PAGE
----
Mean 0,15 - 0,30 % Hodge1992

Basic elements

Source of the water

There are many ways to get (ground)water into an aqueduct. The most common ones are:
1. Spring boxes and Well intakes
seem te be the active and passive means to collect water in a rectangular chamber; the water was supplied through numerous splits or specially created, sometimes arched, openings. A single outlet discharges the water into the aqueduct conduit.
More drawings A well intake, start of the Sofia aqueduct (Bulgaria) Springbox at Noé, one of the branches of the aqueduct in Sens (France) The Klausbrunnen near Kallmuth, part of the Cologne aqueduct (Germany)
2. Infiltration galleries
Infiltration galleries were sections of aqueduct gallery, 20 - 100 m long which ran along a hill side to intercept the flow of water that trickled out of the splits in the wall into the gallery. At one side the water was collected into a settling basin to get rid of the debris and sediments: the start of the aqueduct.
More drawings Infiltration gallery and settling basin at Grüne Pütz, start of the Cologne aqueduct (Germany) Different types of infiltration areas in one system, Gigen (Bulgaria) Infiltration area near Miesenheim (Germany)
3. River intakes
A river as a source for an aqueduct was not very popular in Roman times

More drawings This river intake of the aqueduct op Segovia (Spain) is still in use Impression of the river intake of one of the many aqueducts of Vienne (France)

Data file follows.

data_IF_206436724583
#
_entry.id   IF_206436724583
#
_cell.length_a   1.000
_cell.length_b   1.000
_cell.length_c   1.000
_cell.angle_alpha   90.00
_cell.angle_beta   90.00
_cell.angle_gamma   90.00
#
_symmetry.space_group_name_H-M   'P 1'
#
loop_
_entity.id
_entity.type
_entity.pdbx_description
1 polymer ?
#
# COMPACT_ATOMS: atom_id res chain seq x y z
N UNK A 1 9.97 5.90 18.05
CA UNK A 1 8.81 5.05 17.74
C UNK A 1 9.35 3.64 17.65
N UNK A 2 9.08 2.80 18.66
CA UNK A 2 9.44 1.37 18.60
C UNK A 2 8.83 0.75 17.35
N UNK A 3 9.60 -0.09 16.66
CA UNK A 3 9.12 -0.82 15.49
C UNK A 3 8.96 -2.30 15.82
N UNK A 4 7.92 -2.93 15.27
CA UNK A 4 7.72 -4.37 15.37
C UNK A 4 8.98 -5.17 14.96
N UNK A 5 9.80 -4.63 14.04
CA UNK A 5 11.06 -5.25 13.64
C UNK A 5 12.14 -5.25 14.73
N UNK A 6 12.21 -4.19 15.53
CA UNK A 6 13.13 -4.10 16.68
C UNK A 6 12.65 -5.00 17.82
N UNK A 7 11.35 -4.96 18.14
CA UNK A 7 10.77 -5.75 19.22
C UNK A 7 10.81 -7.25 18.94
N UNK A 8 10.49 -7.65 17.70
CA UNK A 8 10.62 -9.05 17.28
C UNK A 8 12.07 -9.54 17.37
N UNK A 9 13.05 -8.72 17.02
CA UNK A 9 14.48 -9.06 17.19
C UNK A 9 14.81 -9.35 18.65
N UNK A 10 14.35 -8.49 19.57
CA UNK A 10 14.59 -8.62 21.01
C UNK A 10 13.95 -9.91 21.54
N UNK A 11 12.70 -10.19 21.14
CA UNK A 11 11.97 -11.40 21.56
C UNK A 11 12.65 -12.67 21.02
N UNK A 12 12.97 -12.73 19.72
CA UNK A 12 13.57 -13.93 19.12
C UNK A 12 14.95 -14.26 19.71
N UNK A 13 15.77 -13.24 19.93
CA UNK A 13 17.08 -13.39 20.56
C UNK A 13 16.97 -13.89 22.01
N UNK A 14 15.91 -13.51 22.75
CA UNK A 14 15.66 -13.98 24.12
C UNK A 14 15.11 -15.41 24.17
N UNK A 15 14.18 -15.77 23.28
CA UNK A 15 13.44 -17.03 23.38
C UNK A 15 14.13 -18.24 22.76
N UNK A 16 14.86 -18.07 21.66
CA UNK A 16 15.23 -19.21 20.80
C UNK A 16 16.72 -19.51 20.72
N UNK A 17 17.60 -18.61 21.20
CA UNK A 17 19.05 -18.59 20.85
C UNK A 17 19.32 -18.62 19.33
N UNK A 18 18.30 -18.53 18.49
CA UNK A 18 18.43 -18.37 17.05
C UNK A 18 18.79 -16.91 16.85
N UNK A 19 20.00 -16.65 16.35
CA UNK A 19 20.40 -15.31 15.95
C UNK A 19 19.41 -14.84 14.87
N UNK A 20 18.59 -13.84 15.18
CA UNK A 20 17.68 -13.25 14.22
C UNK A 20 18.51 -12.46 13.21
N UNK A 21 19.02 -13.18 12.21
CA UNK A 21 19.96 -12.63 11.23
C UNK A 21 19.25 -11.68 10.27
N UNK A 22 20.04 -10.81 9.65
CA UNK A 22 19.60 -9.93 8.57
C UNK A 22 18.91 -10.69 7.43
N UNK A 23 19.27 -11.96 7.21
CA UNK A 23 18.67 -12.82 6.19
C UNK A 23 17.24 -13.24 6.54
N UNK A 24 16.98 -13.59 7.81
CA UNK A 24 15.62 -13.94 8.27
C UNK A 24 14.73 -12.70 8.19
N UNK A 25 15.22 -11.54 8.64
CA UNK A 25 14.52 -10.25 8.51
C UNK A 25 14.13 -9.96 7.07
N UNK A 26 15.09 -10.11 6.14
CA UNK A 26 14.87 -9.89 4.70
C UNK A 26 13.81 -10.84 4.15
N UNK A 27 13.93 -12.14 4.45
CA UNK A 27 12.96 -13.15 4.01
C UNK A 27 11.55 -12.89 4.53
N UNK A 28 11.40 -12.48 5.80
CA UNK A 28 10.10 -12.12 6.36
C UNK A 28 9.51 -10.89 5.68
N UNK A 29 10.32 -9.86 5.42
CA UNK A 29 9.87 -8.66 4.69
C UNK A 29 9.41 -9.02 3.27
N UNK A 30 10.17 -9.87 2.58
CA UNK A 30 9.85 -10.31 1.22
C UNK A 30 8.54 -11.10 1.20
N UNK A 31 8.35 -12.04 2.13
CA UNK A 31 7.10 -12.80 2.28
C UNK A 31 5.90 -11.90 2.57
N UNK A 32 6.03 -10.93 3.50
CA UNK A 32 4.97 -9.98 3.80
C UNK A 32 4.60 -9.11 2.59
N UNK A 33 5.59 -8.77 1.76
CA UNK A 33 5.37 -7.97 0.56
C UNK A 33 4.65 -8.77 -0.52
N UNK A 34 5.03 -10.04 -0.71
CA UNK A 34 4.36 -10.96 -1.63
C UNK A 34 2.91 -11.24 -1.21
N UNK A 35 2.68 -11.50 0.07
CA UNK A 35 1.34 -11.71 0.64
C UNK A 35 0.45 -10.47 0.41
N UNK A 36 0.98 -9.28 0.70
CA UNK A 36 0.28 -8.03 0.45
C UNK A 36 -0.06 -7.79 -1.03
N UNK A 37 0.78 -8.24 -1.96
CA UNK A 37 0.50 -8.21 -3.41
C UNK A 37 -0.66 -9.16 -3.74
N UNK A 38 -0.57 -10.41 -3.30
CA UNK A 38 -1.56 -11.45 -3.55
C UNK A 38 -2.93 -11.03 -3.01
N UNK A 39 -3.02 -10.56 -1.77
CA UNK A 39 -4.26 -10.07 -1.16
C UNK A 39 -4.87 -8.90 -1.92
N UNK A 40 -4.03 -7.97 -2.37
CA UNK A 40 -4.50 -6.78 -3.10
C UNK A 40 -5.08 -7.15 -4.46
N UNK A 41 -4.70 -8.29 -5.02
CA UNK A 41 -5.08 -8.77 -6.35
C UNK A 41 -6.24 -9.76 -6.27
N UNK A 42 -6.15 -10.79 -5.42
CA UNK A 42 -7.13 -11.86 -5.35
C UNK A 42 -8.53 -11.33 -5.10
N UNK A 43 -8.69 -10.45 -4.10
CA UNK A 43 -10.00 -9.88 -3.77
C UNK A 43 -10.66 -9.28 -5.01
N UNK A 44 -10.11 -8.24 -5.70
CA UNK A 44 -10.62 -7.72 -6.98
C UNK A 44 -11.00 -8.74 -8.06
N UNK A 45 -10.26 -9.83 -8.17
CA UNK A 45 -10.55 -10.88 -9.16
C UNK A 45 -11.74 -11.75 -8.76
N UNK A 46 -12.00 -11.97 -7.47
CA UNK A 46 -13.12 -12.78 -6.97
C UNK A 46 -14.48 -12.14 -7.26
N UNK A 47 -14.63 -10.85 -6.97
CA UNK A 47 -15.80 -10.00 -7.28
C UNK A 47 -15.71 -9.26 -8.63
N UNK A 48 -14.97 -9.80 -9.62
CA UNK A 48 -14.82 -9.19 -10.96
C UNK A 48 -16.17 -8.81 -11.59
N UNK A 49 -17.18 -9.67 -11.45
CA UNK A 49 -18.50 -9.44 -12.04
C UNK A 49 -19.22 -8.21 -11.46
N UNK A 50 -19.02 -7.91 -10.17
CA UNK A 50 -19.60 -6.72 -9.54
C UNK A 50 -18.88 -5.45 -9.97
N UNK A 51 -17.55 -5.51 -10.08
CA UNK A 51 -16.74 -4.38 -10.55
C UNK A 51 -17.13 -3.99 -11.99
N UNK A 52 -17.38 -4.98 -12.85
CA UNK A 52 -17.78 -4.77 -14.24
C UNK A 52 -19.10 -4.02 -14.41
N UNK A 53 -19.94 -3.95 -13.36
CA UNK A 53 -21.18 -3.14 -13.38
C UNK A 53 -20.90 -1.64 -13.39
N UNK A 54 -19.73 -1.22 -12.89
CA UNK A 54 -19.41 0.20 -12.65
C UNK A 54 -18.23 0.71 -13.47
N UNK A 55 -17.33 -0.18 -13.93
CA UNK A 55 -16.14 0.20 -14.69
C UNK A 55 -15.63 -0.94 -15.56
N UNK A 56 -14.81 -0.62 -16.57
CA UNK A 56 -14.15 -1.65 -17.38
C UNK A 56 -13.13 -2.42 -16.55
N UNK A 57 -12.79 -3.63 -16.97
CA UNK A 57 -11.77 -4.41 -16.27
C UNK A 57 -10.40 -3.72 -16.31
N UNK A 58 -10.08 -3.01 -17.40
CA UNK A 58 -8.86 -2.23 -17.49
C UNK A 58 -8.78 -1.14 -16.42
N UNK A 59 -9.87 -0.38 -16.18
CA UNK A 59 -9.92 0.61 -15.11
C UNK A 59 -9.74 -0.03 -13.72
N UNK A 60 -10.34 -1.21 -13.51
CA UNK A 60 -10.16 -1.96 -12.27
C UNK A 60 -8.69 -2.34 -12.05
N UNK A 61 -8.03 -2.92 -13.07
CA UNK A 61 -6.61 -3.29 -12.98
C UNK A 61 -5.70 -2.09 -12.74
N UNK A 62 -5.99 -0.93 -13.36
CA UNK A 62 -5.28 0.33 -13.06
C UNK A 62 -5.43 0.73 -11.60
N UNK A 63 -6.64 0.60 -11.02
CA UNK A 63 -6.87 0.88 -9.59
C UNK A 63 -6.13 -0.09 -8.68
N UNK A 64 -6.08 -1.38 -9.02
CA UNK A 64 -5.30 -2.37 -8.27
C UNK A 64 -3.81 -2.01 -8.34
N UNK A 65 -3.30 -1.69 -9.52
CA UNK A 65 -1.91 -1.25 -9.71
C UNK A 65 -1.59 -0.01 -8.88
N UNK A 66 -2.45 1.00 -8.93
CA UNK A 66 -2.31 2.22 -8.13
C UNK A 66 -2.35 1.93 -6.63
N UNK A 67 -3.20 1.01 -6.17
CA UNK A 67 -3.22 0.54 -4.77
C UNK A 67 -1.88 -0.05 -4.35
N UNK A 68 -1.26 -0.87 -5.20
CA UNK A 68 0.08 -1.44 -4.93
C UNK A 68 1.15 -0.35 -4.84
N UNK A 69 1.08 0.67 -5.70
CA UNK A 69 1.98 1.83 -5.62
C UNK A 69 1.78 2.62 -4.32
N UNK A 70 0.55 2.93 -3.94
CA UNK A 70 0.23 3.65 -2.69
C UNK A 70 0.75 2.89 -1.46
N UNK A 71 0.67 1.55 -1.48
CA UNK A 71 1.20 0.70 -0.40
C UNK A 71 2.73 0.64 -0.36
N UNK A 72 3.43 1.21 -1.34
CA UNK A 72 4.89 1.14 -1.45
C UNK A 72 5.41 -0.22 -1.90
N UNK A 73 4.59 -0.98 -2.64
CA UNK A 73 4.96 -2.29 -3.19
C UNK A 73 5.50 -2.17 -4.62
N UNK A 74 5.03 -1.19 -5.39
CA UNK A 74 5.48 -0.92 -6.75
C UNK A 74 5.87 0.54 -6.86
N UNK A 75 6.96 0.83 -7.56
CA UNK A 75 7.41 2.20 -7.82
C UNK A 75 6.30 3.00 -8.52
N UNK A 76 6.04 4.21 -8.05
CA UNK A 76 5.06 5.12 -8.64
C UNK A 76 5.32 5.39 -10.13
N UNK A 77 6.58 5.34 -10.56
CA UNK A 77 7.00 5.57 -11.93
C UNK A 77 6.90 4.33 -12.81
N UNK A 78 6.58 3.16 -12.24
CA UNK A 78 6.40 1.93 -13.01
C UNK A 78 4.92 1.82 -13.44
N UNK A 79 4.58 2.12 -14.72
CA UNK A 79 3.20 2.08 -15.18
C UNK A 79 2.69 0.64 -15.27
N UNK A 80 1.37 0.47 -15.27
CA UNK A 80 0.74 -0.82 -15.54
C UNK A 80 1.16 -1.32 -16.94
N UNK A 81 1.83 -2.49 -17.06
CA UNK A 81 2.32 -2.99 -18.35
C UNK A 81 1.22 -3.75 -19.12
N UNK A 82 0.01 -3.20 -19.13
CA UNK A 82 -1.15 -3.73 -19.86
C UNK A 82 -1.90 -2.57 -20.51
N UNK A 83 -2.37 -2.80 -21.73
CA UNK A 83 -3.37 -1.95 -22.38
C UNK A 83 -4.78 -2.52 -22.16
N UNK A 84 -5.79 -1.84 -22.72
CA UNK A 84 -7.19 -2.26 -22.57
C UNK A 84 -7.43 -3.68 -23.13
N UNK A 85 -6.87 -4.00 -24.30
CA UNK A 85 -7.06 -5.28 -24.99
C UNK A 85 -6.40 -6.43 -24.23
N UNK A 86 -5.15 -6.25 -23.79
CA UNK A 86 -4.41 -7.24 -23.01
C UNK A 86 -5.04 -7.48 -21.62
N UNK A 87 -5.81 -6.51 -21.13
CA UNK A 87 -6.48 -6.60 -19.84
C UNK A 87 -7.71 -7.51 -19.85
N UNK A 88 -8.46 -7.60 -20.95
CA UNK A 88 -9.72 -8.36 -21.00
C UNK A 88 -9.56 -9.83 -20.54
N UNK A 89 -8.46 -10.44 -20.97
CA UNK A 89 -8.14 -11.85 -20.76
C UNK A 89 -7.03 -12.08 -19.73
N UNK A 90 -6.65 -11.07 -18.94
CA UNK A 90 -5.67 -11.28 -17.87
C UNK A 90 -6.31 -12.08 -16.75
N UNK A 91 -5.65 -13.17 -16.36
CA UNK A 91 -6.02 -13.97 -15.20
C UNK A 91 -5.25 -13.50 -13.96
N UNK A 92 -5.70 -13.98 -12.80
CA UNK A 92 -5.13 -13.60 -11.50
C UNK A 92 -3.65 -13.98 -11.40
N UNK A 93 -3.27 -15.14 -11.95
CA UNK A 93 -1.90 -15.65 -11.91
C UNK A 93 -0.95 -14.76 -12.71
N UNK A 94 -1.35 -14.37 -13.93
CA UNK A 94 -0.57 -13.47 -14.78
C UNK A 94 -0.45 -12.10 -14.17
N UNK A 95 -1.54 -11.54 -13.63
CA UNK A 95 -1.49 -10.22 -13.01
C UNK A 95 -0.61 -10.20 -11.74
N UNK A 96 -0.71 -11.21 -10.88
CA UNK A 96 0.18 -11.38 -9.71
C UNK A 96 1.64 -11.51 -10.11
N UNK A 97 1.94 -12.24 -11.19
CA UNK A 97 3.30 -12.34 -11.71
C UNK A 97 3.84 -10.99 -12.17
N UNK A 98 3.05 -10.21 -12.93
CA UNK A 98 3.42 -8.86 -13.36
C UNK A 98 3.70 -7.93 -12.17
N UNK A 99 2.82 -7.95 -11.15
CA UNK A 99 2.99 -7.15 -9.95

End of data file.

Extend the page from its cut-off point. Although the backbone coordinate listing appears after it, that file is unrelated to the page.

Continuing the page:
4. Dams
Springs were the commonest source for roman aqueducts. River intakes were used occasionally. Artificial created lakes as a source were rare although they could have been used to equilize the variations in the seasonal flow rates of the feeding spring(s)
More drawings General view on a Roman dam with spillover Two aqueducts of Merida (Spain) were fed by water from artificial Roman dams Hypothetical arrangement in the Gorge de Peirou, water for Glanum (France)


1. Levelling
Given the elementary means, materials en tools which were available, it is remarkeble to see the precision withwhich the Roman aqueducts were laid out. The mean gradient of a Roman aqueduct was something between 0,15 - 0,30 %. As far as we know the most applied leveling instruments were the chorobates and the groma.
Chorobates Groma Dioptra of Heron

2. Channel (cross section)
Terms in other languages

1 = trench
2 = foundation
3 = footing
4 = floor
5 = vault
6 = extrados
7 = intrados, soffit
8 = imprint of the formwork
9 = side wall
10= plaster
11= coating
12= quateround
13= concretion
14= aqueduct water

© 2004 W.D. Schram

3. Roofs
Different types of roofs of an aqueduct
GB: vaulted roof GB: gabled roof GB: corbelled roof GB: flat roof

©2004 W.D. Schram
Terms in other languages

4. Materials
Water was transported in an open channel or in specific cases in a pipe. The most applied materials were masonry, pipes of terracotta / earthenware, wood (to be traced by metal rings) and lead (as used in siphons and inside the towns)

5. Roman concrete: see Opus caementicium